Monday, January 14, 2002

THE TRUE NATIONAL SPORT: Unqualified Offerings has a great defense of NFL football. He also points out the goofy love of people like George Will for baseball:

It's odd that baseball gets the intellectual cachet, since football is a far more intellectually-challenging game. Offensive and defensive playbooks are famously complicated, and their intricacy and depth goes beyond the sheer volume of material to be memorized. Behind an offensive system is a set of principles given concrete expression in a precise vocabulary, combined and recombined into individual plays and entire game plans.

He also makes the point that a source of football's greatness is its rest period (which soccer and hockey and other "fast moving game" partisans love to point out, but derisively.) It adds suspense, Jim argues. And he makes this unique point:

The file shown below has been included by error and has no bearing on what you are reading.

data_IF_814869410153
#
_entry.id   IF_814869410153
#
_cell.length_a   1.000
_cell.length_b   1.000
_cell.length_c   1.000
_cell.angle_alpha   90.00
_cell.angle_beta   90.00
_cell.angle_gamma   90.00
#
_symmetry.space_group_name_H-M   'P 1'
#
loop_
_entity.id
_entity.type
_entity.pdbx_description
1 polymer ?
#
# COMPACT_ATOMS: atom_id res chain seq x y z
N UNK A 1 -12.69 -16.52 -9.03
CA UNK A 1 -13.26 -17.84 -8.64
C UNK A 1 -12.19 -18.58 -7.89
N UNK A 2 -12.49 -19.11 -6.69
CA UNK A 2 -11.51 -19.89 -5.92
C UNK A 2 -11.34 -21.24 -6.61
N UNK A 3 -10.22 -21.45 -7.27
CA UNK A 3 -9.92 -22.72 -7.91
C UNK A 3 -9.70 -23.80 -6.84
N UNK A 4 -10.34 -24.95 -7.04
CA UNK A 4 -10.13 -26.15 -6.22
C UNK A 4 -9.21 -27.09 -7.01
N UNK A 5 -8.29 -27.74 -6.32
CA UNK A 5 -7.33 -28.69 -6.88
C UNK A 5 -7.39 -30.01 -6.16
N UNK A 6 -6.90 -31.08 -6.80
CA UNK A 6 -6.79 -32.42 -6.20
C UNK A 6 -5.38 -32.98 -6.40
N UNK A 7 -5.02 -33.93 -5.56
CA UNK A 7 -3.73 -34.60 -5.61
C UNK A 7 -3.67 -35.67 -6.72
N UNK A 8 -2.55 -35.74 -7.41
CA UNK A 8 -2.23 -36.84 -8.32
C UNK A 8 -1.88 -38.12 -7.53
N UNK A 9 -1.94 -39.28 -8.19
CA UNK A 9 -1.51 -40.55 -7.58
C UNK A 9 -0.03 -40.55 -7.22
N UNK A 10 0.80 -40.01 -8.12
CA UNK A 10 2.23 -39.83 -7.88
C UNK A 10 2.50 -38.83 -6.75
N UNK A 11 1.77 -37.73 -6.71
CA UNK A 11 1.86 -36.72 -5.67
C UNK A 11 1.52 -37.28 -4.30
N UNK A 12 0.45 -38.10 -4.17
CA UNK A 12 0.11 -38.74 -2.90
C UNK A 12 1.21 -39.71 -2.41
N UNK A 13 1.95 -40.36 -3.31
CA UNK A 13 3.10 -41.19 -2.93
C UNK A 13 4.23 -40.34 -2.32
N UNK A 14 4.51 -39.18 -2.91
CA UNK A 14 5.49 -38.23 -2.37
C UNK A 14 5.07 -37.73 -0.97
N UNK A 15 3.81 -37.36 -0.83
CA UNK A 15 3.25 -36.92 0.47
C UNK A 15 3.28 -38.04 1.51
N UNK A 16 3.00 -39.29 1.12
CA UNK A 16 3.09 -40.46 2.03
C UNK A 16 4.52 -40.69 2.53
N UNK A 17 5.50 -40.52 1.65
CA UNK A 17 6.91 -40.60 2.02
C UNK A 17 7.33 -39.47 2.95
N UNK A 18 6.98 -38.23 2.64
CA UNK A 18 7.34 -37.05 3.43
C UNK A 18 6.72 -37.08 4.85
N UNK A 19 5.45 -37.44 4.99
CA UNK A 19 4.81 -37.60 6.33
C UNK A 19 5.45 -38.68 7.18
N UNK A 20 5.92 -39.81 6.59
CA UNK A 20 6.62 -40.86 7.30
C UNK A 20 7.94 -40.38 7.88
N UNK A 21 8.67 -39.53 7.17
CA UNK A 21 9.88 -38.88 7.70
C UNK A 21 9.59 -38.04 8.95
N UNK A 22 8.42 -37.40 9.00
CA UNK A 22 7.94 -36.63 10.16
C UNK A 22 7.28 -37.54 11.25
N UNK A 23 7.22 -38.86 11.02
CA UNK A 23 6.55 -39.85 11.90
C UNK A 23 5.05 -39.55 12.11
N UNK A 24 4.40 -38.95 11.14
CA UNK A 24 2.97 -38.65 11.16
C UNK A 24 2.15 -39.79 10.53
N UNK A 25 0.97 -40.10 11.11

One also hears scoffs at the idea that many football players should even be considered athletes. Aren't a lot of them fat, not to say steroid-soaked, lummoxes? Leaving aside the steroid question, a lot of football players are big, fat and tall. They're called linemen. As it happens, offensive linemen are likely to be the smartest players on the field. Other football players are much thinner and much faster. There is a mild advantage to being shortish if you are a running back and a substantial advantage to being tall if you are a receiver or a defender. Some quarterbacks are very slow and some are very fast. So let me turn the complaint around and throw in a totem word for good measure: Football makes productive use of a greater diversity of somatic types than any other sport. You can be a 340# lineman, a 240# linebacker or a 180# cornerback. What has baseball to offer the 300-pounder? Should they all just sit around feeling sorry for themselves?

NFL football is America's sport, in popularity and in society-wide importance. What other sport's championship is a national holiday?

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